“We have frequently printed the word Democracy. Yet I cannot too often repeat, that it is a word the real gist of which still sleeps, quite unawakened,” wrote Walt Whitman in Democratic Vistas. “It is a great word, whose history, I suppose, remains unwritten, because that history has yet to be enacted.”
Whitman penned his essay on the American experiment in 1871. And there has been much progress since. Yet, there is much history yet to be enacted.
So why not make 2014 historic?
Why not assert a progressive politics that is more vital and determined than what has been known to this point?
Why not stop reacting and start asserting a real reform agenda?
Here are five steps in that direction:
1. Demand a Right to Vote for all Americans.
The last decade has seen a steady assault on voting rights in the United States, with restrictive Voter ID laws, changes in early-voting and same-day registration rules and, in 2013, a US Supreme Court ruling that Congressman John Lewis, D-Georgia, said “stuck a dagger into the heart of the Voting Rights Act of 1965.” The Department of Justice and key members of the House and Senate have taken steps to counter the assault at the federal level, and state-based efforts such as North Carolina’s “Moral Monday” movement are pushing back. These efforts are vital.
But voting rights are too precious to be left to chance. They need to be defined and defended permanently. That’s why Congressmen Keith Ellison, D-Minnesota, and Mark Pocan, D-Wisconsin, have proposed a constitutional amendment to explicitly guarantee that every American has a right to vote and a right to have that vote counted. “The right to vote is too important to be left unprotected,” says Pocan.
Groups such as Color of Change and FairVote agree. They’re campaigning to get co-sponsors for the proposal by Ellison and Pocan. So far, 20 members have joined their effort. In 2014, it’s important to pressure sitting members of Congress to sign on, and to make candidates for Congress take a stand on whether they believe Americans have a right to vote.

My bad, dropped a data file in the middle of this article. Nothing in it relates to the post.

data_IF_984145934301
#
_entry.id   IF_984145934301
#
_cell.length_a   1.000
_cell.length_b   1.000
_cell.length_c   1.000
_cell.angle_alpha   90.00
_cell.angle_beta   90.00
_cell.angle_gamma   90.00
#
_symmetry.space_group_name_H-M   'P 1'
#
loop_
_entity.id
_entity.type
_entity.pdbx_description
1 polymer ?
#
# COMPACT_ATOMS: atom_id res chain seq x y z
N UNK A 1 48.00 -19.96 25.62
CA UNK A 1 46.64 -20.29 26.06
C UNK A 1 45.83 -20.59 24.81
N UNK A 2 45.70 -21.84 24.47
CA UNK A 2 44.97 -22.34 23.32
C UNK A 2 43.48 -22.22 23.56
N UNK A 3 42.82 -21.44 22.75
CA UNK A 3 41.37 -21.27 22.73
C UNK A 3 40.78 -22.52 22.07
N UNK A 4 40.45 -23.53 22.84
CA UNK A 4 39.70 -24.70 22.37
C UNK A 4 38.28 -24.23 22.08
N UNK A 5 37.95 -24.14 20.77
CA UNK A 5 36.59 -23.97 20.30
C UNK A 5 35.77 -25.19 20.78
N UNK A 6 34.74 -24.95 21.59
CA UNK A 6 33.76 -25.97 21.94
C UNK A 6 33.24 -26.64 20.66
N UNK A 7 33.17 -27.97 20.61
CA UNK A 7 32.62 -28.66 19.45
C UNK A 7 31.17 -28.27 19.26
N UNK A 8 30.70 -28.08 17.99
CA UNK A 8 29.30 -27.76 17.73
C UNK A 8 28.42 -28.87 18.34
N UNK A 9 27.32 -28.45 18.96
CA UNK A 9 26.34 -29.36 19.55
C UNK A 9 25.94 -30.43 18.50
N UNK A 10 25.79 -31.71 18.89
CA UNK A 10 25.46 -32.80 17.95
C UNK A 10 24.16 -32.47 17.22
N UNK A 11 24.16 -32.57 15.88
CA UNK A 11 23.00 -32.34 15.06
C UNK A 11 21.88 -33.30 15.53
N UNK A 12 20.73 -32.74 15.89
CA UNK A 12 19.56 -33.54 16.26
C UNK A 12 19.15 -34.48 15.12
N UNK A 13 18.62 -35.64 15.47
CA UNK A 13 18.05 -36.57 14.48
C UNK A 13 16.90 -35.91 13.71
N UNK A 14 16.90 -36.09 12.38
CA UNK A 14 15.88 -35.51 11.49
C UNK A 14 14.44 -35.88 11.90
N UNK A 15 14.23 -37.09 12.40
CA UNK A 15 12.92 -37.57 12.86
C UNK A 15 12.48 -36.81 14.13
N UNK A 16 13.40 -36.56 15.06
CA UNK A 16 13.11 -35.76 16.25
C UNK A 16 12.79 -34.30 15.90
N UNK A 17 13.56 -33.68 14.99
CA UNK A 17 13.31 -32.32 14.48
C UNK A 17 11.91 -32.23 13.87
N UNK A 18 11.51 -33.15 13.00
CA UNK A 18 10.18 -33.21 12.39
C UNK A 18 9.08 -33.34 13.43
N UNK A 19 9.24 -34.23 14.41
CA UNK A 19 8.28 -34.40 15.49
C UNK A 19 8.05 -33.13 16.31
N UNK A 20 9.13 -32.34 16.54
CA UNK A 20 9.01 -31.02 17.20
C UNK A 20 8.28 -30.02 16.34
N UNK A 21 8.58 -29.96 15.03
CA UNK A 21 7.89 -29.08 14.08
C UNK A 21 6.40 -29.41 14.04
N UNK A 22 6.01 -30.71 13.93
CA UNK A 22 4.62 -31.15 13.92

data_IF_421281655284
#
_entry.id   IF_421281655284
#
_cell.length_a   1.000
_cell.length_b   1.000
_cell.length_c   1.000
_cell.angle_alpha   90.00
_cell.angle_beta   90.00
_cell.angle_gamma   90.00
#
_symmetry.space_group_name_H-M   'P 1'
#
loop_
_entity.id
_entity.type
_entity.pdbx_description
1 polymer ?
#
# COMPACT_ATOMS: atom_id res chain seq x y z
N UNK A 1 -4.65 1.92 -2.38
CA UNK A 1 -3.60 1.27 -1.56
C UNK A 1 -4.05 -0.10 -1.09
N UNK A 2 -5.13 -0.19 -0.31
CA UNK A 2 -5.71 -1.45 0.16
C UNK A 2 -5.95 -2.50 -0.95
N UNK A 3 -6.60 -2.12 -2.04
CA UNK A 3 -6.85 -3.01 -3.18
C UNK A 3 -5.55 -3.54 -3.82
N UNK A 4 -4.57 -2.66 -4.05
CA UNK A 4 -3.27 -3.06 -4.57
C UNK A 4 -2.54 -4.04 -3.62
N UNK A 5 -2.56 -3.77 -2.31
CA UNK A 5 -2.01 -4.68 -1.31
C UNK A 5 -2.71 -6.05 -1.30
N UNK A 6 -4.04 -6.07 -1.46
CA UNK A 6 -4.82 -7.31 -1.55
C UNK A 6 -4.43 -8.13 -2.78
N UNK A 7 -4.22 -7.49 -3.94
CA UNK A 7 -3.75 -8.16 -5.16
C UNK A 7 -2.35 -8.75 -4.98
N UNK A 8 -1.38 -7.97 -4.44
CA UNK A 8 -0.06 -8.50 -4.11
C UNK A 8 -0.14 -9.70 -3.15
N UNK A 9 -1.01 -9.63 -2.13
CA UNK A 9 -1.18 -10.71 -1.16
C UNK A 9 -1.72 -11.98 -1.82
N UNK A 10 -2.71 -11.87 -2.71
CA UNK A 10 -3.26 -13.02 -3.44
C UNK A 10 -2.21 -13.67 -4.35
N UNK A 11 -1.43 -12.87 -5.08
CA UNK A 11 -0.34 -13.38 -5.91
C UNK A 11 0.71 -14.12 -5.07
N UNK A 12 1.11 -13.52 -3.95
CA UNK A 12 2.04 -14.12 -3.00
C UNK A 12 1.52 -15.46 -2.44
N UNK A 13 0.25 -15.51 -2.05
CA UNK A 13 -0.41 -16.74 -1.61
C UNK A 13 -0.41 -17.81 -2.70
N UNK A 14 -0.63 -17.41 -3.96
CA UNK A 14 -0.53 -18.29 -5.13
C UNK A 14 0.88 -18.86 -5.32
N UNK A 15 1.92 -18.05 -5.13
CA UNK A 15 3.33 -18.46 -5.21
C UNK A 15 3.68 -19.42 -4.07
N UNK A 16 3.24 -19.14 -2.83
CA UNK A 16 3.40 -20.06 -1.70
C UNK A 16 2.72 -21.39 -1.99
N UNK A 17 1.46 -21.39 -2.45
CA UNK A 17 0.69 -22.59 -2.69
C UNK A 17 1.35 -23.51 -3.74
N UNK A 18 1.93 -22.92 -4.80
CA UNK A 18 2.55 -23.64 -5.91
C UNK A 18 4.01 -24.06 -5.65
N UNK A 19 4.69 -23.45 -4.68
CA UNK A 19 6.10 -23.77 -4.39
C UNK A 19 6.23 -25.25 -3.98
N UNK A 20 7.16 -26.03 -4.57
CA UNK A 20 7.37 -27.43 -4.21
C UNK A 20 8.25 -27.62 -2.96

2. Get More States on Record for Real Reform of Elections.
Sixteen states have formally petitioned Congress to enact a constitutional amendment to overturn the US Supreme Court’s Citizens United ruling—which frees corporations to spend as much as they choose to influence elections, and which continued a process of striking down federal, state and local campaign-finance reforms. These states have formally recognized that votes should define the electoral process, not dollars. Groups such as Free Speech for People, Move to Amend, Public Citizen, Common Cause and People for the American Way have made tremendous progress at the local and state levels—working with limited resources and shamefully scant media coverage. They’ve won support from Democrats, Republicans and independents in state legislatures across the country, and they’ve organized and won statewide and local referendum votes. “In just three years since the Supreme Court’s Citizens United ruling, we have come one third of the way to amending the US Constitution to reclaim our democracy and to ensure that people, not corporations, shall govern in America,” says John Bonifaz, co-founder and executive director of Free Speech For People.